Mitch Daniels gave the CPAC conference its most powerful and intelligent speech. The speech has been praised by many people for many reasons. I want to single out just one sentence.
Upward mobility from the bottom is the crux of the American promise, and the stagnation of the middle class is in fact becoming a problem, on any fair reading of the facts.
Those are important and welcome words.
Welcome first, because they are words based on fact, not myth. Compare them for example to Marco Rubio’s words at CPAC last year. Rubio praised the United States as:
the only place in the world where it doesn’t matter who your parents were or where you came from …. the only economy in the world where poor people with a better idea and a strong work ethic can compete and succeed against rich people in the marketplace and competition.
Rubio’s words repeat a story we like to tell ourselves, but that happens not to be true. Daniels’ words call us to face things as they are.
Daniels’ words are welcome, second, because they imply an agenda fully as important as the deficit and the debt. If mobility is the crux of the American promise – and if that promise is not being fulfilled – then something must be done, right? We can puzzle together over what that something might be. But at least we’ll be engaging the most important problems of American society.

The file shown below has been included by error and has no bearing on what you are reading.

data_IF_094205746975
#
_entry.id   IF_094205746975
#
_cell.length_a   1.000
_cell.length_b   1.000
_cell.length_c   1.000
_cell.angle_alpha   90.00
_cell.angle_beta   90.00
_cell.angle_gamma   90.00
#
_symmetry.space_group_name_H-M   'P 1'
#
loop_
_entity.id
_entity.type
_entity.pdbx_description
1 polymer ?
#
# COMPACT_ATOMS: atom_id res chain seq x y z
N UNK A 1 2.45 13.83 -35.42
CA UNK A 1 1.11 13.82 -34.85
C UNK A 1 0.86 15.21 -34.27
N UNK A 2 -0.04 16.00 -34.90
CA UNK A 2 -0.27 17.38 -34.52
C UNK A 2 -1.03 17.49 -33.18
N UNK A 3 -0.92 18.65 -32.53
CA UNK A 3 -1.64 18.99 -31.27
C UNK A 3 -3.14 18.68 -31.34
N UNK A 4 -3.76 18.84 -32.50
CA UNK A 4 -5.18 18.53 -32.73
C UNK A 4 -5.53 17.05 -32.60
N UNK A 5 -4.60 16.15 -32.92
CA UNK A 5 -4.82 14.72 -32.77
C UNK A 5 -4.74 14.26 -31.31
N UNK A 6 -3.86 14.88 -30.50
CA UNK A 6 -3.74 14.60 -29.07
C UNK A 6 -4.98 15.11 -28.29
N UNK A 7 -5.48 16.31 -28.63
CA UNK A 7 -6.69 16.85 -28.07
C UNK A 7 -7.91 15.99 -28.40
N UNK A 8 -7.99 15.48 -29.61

Daniels’ words are important, finally, because they take us inside the head of a man who is really thinking. A lot of the speeches at CPAC – at any political meeting, left or right – are attempts to reflect back to the audience what they believed when they entered the room. Daniels was not trying to guess what his audience wanted to hear. He was telling the audience what he believed it needed to hear. That’s leadership too, intellectual leadership. Conservatives have missed it too long. The governor of Indiana this weekend brought it back.